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[av_heading tag=’h3′ padding=’10’ heading=’The Government has resurrected the Superannuation Guarantee (SG) amnesty giving employers that have fallen behind with their SG obligations the ability to “self-correct.” This time however, the incentive of the amnesty is strengthened by harsh penalties for those that fail to take action.’ color=” style=’blockquote modern-quote modern-centered’ custom_font=” size=” subheading_active=” subheading_size=’15’ custom_class=” admin_preview_bg=” av-desktop-hide=” av-medium-hide=” av-small-hide=” av-mini-hide=” av-medium-font-size-title=” av-small-font-size-title=” av-mini-font-size-title=” av-medium-font-size=” av-small-font-size=” av-mini-font-size=”][/av_heading]
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Originally announced in May 2018, the amnesty failed to secure its passage through Parliament after facing a backlash from those that believed the amnesty was too lenient.
Since the original announcement, the Government reports that over 7,000 employers have come forward to voluntarily disclose historical unpaid super. The SG tax gap is estimated at around $2.85 billion in late or missing SG payments.
When does the amnesty apply?
Legislation enabling the amnesty is currently before Parliament. If enacted, it will:
- apply from the date of the original amnesty announcement – 24 May 2018, and
- end 6 months after the legislation has passed Parliament.
Employers will have this period to voluntarily disclose underpaid or unpaid SG payment to the Commissioner of Taxation.
The amnesty applies to historical underpaid or unpaid SG for any period up to the March 2018 quarter.
Qualifying for the amnesty
To qualify for the amnesty, employers must:
- disclose the outstanding SG to the Tax Commissioner, and
- either pay the full amount owing, or enter into a payment plan with the ATO.
If you agree to a payment plan and do not meet the payments, the amnesty will no longer apply.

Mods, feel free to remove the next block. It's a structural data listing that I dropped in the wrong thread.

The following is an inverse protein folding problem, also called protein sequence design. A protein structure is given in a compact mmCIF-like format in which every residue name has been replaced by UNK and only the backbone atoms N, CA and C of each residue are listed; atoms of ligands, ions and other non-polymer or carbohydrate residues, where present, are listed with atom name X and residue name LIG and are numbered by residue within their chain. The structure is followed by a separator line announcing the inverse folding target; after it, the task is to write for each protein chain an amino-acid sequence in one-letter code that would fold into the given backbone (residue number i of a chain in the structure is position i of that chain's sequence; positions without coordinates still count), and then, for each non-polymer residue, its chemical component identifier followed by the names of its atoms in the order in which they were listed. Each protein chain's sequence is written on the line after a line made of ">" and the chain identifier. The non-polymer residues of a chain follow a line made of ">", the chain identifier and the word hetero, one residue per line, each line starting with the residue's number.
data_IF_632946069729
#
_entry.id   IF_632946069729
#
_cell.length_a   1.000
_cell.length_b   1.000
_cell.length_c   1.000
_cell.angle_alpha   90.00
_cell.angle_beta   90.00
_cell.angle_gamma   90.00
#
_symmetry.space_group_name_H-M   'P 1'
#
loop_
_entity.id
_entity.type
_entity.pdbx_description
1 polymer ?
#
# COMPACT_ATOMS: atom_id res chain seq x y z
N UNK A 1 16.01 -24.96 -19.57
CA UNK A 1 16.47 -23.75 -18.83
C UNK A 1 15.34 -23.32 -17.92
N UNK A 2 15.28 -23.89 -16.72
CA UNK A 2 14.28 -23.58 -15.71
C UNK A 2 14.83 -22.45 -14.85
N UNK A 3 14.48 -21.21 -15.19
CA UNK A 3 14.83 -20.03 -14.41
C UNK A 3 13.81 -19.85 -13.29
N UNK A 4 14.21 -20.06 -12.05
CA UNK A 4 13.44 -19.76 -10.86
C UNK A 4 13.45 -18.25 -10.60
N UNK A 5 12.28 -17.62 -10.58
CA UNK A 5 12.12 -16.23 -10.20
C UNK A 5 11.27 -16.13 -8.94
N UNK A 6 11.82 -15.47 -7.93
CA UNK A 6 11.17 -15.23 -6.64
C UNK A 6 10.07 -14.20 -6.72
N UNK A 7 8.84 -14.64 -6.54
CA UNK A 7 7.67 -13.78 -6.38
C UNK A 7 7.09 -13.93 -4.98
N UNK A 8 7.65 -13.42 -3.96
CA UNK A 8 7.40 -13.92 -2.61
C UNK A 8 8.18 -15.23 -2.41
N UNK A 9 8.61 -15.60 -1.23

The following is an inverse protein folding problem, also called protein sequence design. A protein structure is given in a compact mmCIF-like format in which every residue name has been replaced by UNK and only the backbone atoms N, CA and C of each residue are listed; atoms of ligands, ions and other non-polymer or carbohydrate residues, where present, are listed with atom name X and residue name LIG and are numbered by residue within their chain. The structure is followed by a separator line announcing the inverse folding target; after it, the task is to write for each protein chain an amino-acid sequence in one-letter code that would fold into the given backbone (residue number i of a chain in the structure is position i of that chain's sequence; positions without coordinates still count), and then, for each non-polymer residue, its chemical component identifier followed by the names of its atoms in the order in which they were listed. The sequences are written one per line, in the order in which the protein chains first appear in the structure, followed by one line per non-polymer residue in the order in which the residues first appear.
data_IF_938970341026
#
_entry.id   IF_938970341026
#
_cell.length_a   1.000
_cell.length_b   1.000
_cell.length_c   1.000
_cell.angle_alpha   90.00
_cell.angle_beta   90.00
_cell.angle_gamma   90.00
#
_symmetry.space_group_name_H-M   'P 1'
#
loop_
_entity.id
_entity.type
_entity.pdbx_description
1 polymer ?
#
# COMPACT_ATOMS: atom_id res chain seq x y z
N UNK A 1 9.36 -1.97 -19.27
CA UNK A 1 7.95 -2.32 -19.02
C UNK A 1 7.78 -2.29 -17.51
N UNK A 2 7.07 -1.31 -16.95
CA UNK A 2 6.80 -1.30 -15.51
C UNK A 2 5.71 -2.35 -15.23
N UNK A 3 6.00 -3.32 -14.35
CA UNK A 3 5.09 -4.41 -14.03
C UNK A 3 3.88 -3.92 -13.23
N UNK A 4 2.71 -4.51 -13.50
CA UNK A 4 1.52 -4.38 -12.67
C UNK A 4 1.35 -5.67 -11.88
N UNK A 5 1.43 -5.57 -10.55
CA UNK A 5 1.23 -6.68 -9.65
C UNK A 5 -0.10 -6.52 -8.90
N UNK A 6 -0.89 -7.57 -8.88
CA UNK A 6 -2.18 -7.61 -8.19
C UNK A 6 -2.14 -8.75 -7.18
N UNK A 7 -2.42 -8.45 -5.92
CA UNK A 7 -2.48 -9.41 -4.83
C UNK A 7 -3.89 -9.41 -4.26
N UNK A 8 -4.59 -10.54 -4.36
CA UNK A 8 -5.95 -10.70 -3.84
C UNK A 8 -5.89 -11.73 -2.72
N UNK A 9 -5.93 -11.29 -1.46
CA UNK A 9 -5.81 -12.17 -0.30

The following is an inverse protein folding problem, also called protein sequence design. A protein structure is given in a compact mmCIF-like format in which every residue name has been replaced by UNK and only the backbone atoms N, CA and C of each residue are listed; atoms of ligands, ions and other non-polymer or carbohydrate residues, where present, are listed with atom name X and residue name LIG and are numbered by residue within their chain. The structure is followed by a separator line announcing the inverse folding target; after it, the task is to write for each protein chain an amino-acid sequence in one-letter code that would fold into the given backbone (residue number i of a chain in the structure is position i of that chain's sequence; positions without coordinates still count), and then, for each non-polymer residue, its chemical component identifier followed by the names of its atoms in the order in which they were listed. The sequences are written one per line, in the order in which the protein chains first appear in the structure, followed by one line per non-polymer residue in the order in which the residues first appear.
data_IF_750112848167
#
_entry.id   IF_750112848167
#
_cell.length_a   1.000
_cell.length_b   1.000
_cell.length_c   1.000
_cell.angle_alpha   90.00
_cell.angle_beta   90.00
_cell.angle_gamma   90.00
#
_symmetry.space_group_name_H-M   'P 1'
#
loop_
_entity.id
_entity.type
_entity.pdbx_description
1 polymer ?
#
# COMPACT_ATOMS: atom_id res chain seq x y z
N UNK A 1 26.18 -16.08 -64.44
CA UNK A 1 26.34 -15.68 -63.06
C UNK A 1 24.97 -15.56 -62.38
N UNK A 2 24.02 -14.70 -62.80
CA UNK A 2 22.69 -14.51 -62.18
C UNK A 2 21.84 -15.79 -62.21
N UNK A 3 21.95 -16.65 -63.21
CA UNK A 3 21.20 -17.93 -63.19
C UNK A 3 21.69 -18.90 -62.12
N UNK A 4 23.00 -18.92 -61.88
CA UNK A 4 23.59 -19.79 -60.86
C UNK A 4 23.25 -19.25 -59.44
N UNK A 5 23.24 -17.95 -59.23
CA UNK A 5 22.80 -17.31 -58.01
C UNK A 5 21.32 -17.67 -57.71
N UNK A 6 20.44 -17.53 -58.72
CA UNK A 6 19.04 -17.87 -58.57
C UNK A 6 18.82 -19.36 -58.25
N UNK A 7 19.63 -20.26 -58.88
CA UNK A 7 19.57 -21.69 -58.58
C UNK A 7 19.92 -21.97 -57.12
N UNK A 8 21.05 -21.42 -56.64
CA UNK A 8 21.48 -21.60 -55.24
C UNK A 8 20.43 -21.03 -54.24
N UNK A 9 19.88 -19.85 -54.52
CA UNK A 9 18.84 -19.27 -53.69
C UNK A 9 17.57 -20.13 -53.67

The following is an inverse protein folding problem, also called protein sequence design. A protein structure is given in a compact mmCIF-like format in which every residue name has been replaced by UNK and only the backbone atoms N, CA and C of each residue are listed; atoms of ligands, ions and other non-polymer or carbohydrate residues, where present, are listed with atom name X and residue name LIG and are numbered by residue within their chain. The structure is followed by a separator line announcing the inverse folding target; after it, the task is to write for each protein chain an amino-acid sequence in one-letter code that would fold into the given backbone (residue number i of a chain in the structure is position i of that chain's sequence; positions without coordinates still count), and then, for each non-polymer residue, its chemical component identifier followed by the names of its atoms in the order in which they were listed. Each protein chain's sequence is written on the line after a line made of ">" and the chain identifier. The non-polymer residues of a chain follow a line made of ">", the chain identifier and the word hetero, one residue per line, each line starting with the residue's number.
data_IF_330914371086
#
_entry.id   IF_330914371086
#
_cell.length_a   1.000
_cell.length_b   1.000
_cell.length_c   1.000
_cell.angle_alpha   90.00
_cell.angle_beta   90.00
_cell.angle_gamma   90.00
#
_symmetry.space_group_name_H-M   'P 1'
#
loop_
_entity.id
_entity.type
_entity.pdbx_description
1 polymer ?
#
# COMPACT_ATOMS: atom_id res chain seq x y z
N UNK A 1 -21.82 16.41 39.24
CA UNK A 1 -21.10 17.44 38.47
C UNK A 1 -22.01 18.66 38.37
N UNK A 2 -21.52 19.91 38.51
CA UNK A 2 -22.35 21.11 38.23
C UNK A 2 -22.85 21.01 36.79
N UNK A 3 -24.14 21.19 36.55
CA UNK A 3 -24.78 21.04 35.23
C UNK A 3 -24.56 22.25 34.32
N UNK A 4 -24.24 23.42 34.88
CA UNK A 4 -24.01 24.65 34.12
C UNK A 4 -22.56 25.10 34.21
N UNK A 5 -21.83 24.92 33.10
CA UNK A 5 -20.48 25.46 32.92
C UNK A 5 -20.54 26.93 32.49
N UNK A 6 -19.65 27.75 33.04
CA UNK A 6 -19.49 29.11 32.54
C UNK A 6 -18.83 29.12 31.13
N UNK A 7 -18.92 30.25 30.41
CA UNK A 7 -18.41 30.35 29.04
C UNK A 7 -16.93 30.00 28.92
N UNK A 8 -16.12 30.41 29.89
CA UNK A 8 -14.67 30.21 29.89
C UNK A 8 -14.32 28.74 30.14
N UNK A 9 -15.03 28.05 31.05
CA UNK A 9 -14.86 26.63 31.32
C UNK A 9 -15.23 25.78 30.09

The amnesty only applies to “voluntary” disclosures. The ATO will continue its compliance activities during the amnesty period – so if they discover the underpayment first, full penalties apply. The amnesty also does not apply to amounts that have already been identified as owing or where the employer is subject to an ATO audit.
What do employers pay under the amnesty?
Normally, if an employer fails to meet their quarterly SG payment on time, they pay the SG charge (SGC) and lodge a Superannuation Guarantee Statement. The SGC applies even if you pay the outstanding SG soon after the deadline.
|What employers pay for failing to meet SG obligations|
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Under the quarterly superannuation guarantee, the interest component is calculated on an employer’s quarterly shortfall amount from the first day of the relevant quarter to the date when the SG charge would be payable (not from the date the SG was overdue).
The ability to deduct SGC and the reduction in penalties under the amnesty could be significant for employers that have fallen behind with their SG obligations.
If SG is paid late, special provisions exist within the legislation to automatically protect employees from inadvertently breaching concessional contribution cap limits if the unpaid SG is paid to the Commissioner and then transferred to the employee’s superannuation fund. Where the employer makes the payment directly into the employee’s fund, the individual would need to apply to the Commissioner requesting the exercise of discretion to either disregard the concessional contributions or allocate them to another financial year.
What happens if you do not take advantage of the amnesty?
If an employer fails to take advantage of the amnesty and is found to have underpaid employee SG, they are required to pay the SGC which includes penalties of up to 200%. Outside of the amnesty period, the ATO has the power to reduce the penalty in whole or part. However, the legislation enabling the amnesty imposes tougher penalties on employers that do not voluntarily correct underpaid or unpaid SG by removing the ATO’s capacity to reduce these penalties below 100%. In effect, the Commissioner loses the power for leniency even in cases where an employer has made a genuine mistake.
Where to from here?
Even if you do not believe that your business has an SG underpayment issue, it is worth undertaking a payroll audit to ensure that your payroll calculations are correct, and employees are being paid at a rate that is consistent with their entitlements under workplace laws and awards.
If your business has fallen behind on its SG obligations and is eligible for the amnesty, you need to start working through the issues now or contact us to work through the issues for you. There are several calculations that need to be completed and these may take some time to complete.
If your business has engaged any contractors during the period covered by the amnesty, then the arrangements will need to be reviewed as it is common for workers to be classified as employees under the SG provisions even if the parties have agreed that the worker should be treated as a contractor. You cannot contract out of SG obligations.
If a problem is revealed, you can correct it without excessive penalties applying under the amnesty. If you are uncertain about what award and pay rates apply to employees, the FairWork Ombudsman’s website has a pay calculator or you can contact them online or call them on 13 13 94.